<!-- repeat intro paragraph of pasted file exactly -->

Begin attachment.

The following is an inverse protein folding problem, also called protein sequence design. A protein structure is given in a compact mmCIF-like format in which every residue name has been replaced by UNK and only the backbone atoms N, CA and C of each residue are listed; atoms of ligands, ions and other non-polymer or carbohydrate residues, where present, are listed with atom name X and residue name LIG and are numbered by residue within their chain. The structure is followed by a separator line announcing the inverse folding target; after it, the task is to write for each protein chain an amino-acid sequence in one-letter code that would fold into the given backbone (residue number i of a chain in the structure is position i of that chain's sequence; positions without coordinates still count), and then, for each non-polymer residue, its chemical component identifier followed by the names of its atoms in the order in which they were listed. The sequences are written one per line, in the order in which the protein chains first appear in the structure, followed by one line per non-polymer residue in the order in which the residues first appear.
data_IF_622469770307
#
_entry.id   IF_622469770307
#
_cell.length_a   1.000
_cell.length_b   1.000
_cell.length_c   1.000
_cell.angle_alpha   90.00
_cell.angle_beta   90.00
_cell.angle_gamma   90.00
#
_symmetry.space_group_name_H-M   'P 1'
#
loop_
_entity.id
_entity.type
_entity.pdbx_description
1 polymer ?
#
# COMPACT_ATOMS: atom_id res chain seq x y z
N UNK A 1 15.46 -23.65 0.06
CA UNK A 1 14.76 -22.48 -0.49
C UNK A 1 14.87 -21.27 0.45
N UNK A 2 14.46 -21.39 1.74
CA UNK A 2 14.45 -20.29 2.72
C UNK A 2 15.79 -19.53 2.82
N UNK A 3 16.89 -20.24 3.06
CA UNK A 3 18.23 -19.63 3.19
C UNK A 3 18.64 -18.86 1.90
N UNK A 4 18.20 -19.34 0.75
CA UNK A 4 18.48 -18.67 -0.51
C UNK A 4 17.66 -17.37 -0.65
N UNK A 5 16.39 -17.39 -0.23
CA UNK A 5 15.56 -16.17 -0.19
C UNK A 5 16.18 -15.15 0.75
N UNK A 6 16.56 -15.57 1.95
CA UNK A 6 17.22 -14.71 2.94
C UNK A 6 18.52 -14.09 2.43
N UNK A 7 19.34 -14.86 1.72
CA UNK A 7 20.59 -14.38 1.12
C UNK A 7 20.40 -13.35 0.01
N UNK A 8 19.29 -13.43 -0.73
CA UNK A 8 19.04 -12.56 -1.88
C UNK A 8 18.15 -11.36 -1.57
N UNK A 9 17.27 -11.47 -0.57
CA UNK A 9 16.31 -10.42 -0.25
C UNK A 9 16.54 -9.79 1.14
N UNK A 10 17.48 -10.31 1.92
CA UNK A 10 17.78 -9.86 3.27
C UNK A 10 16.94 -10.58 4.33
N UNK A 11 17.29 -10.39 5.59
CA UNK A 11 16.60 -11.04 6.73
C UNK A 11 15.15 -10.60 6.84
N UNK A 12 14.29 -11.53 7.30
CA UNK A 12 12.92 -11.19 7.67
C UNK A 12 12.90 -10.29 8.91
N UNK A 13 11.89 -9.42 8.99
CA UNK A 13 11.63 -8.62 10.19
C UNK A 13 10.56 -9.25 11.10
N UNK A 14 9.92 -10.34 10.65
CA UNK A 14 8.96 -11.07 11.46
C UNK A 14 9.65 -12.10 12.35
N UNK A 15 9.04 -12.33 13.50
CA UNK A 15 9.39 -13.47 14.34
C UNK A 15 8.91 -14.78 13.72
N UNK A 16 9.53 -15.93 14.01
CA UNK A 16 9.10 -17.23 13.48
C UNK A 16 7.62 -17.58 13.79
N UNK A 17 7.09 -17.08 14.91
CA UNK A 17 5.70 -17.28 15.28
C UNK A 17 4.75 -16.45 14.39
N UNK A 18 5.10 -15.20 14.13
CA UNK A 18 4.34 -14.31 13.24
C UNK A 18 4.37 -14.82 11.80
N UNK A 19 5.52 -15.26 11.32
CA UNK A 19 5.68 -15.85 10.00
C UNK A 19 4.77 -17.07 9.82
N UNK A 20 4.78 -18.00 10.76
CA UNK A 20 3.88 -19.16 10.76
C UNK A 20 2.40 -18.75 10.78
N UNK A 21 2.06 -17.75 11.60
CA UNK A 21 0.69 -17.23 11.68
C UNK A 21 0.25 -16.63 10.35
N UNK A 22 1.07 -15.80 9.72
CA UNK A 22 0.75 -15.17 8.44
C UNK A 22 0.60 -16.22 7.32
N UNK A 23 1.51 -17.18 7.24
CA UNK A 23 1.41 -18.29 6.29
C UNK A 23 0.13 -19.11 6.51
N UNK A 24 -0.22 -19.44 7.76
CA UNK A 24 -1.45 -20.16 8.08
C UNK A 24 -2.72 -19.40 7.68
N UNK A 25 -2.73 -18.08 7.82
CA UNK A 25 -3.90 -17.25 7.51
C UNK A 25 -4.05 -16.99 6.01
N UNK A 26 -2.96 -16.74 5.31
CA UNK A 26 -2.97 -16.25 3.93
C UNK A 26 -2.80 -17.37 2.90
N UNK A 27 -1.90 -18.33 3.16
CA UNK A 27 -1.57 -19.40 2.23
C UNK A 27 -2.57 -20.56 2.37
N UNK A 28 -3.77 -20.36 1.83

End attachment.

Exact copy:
The following is an inverse protein folding problem, also called protein sequence design. A protein structure is given in a compact mmCIF-like format in which every residue name has been replaced by UNK and only the backbone atoms N, CA and C of each residue are listed; atoms of ligands, ions and other non-polymer or carbohydrate residues, where present, are listed with atom name X and residue name LIG and are numbered by residue within their chain. The structure is followed by a separator line announcing the inverse folding target; after it, the task is to write for each protein chain an amino-acid sequence in one-letter code that would fold into the given backbone (residue number i of a chain in the structure is position i of that chain's sequence; positions without coordinates still count), and then, for each non-polymer residue, its chemical component identifier followed by the names of its atoms in the order in which they were listed. The sequences are written one per line, in the order in which the protein chains first appear in the structure, followed by one line per non-polymer residue in the order in which the residues first appear.